Would be really interested to hear what you find out, I have been battling with my Mums care home for a few months now regarding lack of staff, they have mainly three staff on duty, one of those administers medication and is not to be disturbed, I have witnessed her ignoring pleas for help with toileting and other issues in the lounge, the person doing meds has refused to take my Mum to the toilet on many occasions, I do take her myself when this happens, but it's not something I find easy as I suffer osteoarthritis and struggle to manoeuvre her, her mobility is very poor. I have spoken to care home Manager about this issue, written to their head office who just forwarded the letter to the Manager at the home, I got so fed up of constantly looking for a member of staff to help the residents who keep asking me to help them that I ended up contacting the cqc, who have recently done an inspection and concluded that all areas in the home require improvement, they said they are also concerned about the level of staff but so far nothing seems to be changing. I have been told there is no hard and fast rule about staff to resident ratio in care homes. I am glad I contacted the cqc though as they found problems throughout the home including wrong medication being given to wrong resident at times! Hope you get somewhere with this, we are all our relatives have to fight for their rights, good luck xx

    Ange
     
  7. fizzie

    fizzie Registered User

    Jul 20, 2011
    2,739
    hi angie It is a good idea to also report this to Social Services - phone the adult care duty desk and tell them it is a safeguarding issue and that the care home are not meeting the needs of your vulnerable mother - tell them even her basic toileting needs are not being met and also if you feel it is the case tell them that if someone fell or had a big problem there would not be enough staff to help. Are they getting residents up in the morning and what happens at meal times?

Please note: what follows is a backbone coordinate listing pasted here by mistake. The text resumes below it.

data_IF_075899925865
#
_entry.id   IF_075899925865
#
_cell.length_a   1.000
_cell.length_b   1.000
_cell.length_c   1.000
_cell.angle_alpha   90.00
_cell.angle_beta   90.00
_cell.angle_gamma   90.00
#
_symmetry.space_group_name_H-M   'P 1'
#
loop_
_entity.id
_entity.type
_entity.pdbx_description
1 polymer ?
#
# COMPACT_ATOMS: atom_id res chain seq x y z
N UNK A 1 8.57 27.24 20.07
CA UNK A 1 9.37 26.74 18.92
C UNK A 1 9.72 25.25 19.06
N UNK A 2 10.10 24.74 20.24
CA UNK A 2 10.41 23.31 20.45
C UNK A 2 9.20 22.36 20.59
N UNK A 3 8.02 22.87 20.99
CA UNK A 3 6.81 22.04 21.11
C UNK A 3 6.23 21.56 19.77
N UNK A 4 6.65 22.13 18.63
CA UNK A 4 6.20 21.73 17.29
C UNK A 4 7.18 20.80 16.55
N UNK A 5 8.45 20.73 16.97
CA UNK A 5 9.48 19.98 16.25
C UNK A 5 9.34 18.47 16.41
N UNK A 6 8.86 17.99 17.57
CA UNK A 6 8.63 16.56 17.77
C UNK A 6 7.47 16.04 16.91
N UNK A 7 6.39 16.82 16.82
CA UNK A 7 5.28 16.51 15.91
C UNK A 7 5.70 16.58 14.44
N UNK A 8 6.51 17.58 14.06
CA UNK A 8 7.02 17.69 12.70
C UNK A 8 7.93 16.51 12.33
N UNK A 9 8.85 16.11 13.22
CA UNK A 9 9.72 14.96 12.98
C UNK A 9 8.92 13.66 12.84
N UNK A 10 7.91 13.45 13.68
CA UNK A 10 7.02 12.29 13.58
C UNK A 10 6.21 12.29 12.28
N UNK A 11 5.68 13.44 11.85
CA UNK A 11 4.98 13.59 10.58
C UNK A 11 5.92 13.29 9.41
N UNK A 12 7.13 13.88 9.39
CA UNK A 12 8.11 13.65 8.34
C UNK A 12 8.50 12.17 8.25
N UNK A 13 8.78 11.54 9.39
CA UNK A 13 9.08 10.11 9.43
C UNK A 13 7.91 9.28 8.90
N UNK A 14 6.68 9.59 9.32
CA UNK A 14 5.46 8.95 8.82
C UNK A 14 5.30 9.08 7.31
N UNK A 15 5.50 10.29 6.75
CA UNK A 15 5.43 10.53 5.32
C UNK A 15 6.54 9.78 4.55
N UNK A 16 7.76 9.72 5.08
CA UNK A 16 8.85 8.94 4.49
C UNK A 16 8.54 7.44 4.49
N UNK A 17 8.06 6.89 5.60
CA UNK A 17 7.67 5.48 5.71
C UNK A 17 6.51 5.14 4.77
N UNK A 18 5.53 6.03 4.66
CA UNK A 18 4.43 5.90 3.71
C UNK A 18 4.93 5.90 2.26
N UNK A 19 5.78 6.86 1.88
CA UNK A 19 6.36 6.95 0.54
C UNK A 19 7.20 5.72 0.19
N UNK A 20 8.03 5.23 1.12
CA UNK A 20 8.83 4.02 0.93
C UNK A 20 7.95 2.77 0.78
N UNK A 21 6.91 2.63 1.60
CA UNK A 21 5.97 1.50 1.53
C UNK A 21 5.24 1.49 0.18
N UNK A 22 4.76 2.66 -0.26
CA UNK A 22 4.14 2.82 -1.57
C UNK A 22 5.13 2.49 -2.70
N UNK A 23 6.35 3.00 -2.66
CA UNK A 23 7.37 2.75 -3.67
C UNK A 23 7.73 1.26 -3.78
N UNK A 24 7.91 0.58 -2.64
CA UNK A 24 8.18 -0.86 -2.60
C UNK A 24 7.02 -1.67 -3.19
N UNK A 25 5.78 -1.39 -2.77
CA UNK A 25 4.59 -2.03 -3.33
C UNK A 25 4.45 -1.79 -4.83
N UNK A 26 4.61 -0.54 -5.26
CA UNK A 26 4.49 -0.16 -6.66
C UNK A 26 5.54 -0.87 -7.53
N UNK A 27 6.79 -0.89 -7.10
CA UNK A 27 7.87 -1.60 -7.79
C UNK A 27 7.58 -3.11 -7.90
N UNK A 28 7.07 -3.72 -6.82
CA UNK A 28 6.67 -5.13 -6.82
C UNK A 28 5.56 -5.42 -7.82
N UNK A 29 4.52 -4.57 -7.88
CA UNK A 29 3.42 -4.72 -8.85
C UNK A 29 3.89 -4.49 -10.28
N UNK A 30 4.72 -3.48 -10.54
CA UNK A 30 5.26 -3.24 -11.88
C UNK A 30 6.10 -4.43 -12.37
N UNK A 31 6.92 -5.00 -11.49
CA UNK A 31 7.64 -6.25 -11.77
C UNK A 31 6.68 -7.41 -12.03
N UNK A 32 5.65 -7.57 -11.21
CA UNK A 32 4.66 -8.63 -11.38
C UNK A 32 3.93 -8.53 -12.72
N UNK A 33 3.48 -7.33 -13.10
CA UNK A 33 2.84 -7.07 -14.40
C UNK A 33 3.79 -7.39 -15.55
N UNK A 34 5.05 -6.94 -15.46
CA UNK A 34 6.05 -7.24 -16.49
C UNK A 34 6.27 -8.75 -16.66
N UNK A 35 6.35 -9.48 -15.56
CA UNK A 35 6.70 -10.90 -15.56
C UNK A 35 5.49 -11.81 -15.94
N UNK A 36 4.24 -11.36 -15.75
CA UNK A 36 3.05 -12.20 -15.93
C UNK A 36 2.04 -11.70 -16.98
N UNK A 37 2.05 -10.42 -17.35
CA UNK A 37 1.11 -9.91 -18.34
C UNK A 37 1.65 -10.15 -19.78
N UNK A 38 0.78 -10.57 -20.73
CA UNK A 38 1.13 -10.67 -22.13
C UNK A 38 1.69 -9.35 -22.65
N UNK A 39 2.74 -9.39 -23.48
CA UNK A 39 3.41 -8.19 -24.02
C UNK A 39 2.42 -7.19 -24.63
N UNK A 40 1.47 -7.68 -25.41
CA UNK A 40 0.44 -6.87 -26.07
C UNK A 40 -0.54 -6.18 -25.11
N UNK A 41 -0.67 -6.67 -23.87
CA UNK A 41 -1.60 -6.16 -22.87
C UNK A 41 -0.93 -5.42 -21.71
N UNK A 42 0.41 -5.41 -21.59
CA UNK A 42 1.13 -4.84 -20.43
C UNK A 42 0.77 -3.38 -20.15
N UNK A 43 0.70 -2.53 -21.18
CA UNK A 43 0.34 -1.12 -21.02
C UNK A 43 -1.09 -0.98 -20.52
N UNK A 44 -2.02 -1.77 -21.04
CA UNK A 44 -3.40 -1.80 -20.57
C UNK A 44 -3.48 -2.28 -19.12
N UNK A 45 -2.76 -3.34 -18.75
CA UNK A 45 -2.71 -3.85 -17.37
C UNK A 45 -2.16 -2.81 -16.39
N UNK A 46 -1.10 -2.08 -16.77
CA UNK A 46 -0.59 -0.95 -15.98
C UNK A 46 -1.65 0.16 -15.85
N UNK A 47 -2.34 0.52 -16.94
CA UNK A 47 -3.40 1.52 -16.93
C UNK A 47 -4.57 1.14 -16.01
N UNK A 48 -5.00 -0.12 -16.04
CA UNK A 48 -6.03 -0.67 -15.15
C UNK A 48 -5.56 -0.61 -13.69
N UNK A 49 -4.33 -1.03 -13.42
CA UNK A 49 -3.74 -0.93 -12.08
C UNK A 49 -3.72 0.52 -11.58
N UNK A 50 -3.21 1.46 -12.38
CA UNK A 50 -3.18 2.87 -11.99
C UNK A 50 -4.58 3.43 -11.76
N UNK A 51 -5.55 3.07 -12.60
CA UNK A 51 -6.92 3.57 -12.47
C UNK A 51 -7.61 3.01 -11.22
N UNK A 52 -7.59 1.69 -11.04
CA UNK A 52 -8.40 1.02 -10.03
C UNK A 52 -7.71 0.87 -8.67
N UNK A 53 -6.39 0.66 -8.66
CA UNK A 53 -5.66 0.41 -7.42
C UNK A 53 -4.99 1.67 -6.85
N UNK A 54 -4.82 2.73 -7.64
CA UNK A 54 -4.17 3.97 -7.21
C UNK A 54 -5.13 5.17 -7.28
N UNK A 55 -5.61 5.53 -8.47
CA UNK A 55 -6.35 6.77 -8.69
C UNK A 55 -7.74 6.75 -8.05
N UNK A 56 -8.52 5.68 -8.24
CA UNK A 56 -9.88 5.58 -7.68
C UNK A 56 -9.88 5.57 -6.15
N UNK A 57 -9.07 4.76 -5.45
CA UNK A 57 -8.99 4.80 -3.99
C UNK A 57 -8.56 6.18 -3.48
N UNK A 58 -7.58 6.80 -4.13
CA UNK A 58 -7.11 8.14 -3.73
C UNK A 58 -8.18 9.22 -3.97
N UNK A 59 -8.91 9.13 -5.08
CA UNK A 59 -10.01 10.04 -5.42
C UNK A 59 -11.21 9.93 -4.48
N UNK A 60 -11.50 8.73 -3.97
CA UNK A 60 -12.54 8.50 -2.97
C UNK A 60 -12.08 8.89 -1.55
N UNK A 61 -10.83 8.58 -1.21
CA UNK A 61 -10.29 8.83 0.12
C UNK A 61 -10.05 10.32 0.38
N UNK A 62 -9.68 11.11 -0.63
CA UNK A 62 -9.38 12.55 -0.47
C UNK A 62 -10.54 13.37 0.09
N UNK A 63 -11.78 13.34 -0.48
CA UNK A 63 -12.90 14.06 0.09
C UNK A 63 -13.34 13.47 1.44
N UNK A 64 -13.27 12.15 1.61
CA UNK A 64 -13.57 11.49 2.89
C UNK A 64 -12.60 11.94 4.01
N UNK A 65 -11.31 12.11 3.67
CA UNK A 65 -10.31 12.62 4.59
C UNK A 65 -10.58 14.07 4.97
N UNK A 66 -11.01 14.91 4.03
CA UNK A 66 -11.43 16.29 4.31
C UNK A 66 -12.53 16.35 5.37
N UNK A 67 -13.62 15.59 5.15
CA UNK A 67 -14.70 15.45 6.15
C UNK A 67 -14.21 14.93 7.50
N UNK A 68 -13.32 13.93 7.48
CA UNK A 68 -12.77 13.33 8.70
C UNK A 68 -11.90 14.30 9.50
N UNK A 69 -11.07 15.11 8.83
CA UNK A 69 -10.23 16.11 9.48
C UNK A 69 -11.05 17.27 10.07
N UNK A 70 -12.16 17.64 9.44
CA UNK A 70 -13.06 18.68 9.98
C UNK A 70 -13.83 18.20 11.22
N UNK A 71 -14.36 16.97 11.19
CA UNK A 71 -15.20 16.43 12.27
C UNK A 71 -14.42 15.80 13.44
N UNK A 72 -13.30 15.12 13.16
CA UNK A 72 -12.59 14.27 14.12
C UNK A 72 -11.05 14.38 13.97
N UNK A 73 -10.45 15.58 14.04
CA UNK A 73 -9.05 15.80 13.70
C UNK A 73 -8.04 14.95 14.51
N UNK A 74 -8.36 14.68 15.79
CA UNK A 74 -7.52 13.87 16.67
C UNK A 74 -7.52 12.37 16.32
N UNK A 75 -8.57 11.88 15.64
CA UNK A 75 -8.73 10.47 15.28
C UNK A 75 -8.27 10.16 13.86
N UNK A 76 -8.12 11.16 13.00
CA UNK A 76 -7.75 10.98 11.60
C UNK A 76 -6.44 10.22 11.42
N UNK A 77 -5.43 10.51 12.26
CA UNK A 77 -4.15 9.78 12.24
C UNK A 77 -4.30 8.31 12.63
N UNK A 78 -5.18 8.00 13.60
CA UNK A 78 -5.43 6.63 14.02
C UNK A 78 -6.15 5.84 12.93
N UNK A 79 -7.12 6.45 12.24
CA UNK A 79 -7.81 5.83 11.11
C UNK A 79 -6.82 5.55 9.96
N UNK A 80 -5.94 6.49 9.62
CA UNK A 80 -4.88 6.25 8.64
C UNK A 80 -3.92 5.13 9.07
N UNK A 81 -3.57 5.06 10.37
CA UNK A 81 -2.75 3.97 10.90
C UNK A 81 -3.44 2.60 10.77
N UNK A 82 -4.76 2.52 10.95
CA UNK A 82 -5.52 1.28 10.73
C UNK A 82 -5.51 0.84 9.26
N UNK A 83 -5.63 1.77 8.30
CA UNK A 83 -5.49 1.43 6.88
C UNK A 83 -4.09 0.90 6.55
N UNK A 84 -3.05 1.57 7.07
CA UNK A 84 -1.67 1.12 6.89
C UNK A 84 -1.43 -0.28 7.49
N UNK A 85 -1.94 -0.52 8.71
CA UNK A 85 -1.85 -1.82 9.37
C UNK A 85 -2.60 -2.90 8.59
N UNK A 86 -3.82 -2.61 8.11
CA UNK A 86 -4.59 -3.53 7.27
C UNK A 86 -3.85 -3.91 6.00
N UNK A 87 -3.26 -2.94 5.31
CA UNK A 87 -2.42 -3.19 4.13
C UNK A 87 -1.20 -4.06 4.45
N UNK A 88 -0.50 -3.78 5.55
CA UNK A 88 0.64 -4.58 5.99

8. angecmc

    angecmc Registered User

    Dec 25, 2012
    2,109
    hertfordshire
    Hi Fizzie, thanks for your advice, I am reluctant to contact social services as my Mums social worker is related to the care home Manager, but just might have to, will let them know about the conflict of interest, I guess that might help. The two other staff rostered on are always struggling to get people up, I have seen people struggling to eat and of course nobody available to help them. All this was reported to cqc. I thought they were higher up than social services.x

    Ange
     
  9. Leswi

    Leswi Registered User

    Jul 13, 2014
    120
    Bedfordshire
    update

    I put all my concerns in an email to Social Worker copied to home manager. Social worker is visiting this week and has passed my concerns to the compliance team. I then met with the manager this afternoon. The lady who throw things was in her room and I was informed she will be removed from lounge area any time she starts to be disruptive. Manager was very keen to address my other concerns and apologetic. She is hoping to have an extra staff member during daytime and feels my email and Social worker involvement may speed this up. I left feeling hopeful that things will improve but only time will tell. It certainly did pay to put things in writing.